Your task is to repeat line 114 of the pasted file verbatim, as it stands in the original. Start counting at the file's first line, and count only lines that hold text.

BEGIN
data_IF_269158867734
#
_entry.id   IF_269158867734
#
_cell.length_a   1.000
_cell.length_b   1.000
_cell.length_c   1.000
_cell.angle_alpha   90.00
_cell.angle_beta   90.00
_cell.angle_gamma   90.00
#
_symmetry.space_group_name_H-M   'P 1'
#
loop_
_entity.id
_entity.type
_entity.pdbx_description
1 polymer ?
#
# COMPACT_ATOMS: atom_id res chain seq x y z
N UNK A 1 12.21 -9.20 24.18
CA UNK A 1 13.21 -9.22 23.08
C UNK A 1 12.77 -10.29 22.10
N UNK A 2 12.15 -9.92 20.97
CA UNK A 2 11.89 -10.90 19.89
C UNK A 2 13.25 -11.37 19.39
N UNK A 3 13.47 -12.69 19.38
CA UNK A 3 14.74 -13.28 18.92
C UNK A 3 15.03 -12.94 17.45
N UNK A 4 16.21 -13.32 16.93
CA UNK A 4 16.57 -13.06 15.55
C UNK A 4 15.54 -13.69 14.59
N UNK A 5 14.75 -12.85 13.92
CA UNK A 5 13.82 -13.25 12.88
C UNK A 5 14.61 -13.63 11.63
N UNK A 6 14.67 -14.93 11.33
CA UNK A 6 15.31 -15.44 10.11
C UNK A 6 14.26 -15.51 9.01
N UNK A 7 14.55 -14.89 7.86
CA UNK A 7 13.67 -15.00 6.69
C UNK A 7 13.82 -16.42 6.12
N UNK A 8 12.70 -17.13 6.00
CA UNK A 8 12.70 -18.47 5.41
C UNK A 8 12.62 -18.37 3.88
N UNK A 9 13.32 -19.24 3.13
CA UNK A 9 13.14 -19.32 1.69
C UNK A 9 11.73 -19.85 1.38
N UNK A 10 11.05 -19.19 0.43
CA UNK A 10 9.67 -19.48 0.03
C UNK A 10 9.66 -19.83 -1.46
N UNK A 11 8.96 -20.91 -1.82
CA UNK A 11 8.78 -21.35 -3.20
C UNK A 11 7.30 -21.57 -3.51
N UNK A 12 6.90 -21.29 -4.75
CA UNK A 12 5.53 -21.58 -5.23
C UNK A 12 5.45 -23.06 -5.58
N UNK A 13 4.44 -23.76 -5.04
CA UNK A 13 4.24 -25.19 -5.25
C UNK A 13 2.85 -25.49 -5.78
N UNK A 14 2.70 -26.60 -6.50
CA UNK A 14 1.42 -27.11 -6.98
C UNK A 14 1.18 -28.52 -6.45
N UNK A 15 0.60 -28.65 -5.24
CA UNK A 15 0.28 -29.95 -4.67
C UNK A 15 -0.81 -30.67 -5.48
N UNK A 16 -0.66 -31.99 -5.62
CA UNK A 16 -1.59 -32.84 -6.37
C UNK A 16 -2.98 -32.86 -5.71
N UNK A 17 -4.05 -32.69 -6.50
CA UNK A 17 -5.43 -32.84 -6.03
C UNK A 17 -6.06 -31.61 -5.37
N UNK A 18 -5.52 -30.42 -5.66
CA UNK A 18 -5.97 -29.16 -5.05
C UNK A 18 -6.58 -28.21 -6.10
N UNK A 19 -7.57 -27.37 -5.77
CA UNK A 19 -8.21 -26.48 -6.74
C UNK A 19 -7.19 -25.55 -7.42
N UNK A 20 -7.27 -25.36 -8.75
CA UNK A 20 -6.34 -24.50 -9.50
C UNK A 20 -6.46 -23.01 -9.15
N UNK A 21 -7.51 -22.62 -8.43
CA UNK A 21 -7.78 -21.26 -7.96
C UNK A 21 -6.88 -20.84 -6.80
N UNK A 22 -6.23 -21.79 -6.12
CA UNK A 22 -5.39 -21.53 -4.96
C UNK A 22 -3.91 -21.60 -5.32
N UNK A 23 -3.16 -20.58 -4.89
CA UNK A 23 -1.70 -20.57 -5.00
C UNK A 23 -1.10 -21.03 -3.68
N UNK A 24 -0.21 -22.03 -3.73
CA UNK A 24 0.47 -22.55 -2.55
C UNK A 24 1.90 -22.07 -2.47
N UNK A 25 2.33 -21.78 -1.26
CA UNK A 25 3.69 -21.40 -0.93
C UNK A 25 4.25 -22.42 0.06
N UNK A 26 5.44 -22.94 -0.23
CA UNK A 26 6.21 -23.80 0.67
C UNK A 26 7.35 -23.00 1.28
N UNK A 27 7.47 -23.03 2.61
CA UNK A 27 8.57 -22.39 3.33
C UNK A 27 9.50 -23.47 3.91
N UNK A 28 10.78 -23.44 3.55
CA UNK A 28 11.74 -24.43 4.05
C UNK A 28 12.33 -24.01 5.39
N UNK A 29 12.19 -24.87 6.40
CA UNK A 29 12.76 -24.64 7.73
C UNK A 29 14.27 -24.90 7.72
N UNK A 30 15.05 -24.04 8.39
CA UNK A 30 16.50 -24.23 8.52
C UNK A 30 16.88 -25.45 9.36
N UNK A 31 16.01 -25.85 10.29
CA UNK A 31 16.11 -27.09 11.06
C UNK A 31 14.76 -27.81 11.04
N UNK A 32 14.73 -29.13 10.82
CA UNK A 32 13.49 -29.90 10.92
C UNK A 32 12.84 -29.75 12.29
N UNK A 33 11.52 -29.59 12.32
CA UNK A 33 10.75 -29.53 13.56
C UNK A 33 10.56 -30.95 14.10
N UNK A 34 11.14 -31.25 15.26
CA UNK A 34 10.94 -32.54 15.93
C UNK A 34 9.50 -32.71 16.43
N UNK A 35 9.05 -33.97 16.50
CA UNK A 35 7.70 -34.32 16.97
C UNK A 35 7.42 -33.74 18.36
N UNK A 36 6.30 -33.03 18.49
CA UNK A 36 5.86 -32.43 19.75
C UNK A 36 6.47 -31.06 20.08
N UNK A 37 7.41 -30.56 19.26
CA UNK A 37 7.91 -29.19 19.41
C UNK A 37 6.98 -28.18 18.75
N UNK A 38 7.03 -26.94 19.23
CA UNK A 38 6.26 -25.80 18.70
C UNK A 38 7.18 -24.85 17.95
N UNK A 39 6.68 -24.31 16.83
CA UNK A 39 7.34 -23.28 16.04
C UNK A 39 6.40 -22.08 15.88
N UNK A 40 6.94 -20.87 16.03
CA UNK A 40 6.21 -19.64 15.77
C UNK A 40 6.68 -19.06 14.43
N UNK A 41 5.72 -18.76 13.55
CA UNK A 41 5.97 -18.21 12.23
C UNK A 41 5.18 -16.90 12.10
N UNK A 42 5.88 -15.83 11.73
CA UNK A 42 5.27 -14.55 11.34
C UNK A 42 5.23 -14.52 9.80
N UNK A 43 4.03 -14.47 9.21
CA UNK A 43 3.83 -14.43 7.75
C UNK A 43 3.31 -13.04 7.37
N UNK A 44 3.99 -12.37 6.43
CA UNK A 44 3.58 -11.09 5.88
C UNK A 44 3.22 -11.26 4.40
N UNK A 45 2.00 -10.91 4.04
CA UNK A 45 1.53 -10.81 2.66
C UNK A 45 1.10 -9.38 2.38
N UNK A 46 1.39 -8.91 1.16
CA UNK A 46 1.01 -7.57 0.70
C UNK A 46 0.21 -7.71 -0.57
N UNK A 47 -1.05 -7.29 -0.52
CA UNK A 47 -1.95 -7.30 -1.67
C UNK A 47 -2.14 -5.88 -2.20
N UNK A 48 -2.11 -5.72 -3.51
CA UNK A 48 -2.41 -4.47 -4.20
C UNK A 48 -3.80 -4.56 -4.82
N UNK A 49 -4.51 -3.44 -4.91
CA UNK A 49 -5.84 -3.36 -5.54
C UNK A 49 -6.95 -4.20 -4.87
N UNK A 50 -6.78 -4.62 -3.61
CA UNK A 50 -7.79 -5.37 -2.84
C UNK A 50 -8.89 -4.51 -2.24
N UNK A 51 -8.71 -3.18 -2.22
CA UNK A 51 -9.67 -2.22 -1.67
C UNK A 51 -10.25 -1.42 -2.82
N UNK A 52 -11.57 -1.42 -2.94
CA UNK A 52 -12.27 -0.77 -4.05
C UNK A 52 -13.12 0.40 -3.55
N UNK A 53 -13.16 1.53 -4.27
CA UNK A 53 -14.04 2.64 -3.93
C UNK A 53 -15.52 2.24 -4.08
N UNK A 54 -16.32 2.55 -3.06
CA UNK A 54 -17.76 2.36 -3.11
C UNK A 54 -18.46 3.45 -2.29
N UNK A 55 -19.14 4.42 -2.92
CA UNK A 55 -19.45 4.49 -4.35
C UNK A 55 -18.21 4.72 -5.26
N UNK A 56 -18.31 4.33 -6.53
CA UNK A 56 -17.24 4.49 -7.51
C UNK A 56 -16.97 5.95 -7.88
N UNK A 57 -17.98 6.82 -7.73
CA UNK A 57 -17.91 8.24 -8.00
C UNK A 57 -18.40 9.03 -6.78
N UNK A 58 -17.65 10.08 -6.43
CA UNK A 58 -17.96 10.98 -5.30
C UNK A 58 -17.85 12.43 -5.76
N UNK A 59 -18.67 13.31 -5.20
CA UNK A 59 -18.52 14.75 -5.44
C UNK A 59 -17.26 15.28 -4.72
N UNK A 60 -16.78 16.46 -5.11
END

N UNK A 32 14.73 -29.13 10.82